Contemplation & Mindfulness in Higher Education
Goldblatt, Joe J.
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Oberski, I., Murray, S., Goldblatt, J. & DePlacido, C. (2014) Contemplation & Mindfulness in Higher Education, Global Innovation of Teaching and Learning in Higher Education, vol. 11, pp. 317-340.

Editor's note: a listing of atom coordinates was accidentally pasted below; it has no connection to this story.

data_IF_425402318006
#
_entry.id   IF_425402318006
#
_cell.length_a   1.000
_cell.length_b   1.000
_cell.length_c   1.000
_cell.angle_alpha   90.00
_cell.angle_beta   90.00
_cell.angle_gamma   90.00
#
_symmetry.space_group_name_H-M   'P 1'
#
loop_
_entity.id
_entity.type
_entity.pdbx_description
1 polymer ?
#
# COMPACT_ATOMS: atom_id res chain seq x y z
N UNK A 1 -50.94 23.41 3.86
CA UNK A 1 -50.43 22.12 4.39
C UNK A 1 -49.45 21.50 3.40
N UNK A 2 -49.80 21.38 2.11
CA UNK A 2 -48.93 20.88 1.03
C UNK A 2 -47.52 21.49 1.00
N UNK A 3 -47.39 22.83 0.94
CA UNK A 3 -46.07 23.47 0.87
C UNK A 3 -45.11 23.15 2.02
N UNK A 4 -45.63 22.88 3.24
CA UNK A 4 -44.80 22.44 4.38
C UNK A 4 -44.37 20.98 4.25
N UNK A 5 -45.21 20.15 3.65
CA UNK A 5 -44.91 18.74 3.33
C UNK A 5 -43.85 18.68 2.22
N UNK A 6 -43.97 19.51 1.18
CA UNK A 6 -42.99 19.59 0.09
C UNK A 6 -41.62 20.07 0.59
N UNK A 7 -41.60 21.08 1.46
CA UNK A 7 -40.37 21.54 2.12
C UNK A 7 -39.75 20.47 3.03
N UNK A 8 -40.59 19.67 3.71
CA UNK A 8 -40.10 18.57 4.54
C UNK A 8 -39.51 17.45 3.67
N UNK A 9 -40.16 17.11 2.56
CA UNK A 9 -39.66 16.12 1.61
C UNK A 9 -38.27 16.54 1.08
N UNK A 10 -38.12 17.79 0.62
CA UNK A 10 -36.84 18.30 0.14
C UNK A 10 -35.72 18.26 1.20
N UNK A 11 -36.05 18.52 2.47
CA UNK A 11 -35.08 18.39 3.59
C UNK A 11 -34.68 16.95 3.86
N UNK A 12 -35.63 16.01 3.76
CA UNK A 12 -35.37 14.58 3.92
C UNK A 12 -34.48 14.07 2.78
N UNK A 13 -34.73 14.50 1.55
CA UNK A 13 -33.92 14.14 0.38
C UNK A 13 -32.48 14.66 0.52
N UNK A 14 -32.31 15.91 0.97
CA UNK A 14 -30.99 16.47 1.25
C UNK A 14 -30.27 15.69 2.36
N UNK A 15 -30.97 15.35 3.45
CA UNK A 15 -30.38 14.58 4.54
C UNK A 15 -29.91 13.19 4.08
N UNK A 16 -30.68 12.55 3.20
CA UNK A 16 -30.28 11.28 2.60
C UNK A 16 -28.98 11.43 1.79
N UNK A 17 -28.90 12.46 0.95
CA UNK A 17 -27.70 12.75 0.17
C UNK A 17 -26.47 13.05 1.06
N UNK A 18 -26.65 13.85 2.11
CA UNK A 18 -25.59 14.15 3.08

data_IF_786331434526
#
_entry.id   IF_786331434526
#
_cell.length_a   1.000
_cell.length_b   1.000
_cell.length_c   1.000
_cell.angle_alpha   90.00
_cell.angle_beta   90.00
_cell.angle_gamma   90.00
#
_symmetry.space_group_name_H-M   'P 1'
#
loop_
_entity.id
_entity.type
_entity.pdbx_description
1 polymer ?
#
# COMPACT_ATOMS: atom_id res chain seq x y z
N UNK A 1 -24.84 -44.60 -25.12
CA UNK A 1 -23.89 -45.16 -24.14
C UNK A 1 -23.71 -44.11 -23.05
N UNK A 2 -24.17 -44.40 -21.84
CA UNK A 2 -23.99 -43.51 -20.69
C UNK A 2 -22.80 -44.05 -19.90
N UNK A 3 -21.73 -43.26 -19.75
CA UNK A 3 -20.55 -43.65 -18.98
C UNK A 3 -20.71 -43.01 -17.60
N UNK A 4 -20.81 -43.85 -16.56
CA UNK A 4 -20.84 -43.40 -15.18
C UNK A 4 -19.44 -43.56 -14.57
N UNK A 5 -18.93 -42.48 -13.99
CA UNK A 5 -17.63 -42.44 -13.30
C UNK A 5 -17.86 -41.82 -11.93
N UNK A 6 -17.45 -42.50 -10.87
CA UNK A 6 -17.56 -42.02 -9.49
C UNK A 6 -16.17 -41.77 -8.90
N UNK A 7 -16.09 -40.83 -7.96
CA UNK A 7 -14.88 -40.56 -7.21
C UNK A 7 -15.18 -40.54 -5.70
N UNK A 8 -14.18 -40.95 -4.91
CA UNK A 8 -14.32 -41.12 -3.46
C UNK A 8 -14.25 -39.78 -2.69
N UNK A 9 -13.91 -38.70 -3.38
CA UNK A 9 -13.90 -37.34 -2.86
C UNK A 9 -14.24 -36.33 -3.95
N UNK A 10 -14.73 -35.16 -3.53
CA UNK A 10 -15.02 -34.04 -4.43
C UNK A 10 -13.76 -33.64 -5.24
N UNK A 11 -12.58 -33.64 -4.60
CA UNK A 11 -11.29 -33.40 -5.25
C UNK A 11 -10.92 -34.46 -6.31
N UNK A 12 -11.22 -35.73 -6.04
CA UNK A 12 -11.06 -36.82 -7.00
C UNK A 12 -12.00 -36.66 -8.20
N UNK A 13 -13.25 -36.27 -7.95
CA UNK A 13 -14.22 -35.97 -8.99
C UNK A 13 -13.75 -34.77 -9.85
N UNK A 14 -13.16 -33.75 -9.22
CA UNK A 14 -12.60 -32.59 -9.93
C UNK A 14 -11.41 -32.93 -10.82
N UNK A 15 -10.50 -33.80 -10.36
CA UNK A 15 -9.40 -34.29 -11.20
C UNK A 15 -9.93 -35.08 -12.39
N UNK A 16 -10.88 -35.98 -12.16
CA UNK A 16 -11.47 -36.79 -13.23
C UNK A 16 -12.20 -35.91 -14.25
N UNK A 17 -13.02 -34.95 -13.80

This chapter presents initial observations of a pilot that introduces mindfulness meditation into teaching and university life. Short meditations were offered at the start of Year 1 and 2 lectures, besides weekly drop-in sessions. The purpose was to enhance the student experience through the affective domain, identified by Thomas 2012 as a key factor in improving retention. Contemplative practices (CPs) consist of enhancing awareness of the 'here' and 'now', characterised by the foregrounding of 'being' and 'living', rather than 'doing' or 'knowing'. Thus, it could be argued that CPs have the potential to enhance the affective dimensions of the student experience and thus, indirectly, impact positively on retention. Students and staff perceived benefits that applied to learning and teaching specifically, but also to broader dimensions of their personal life. Overall there was enthusiasm from both students and staff for the innovation and a request to continue and expand current provision.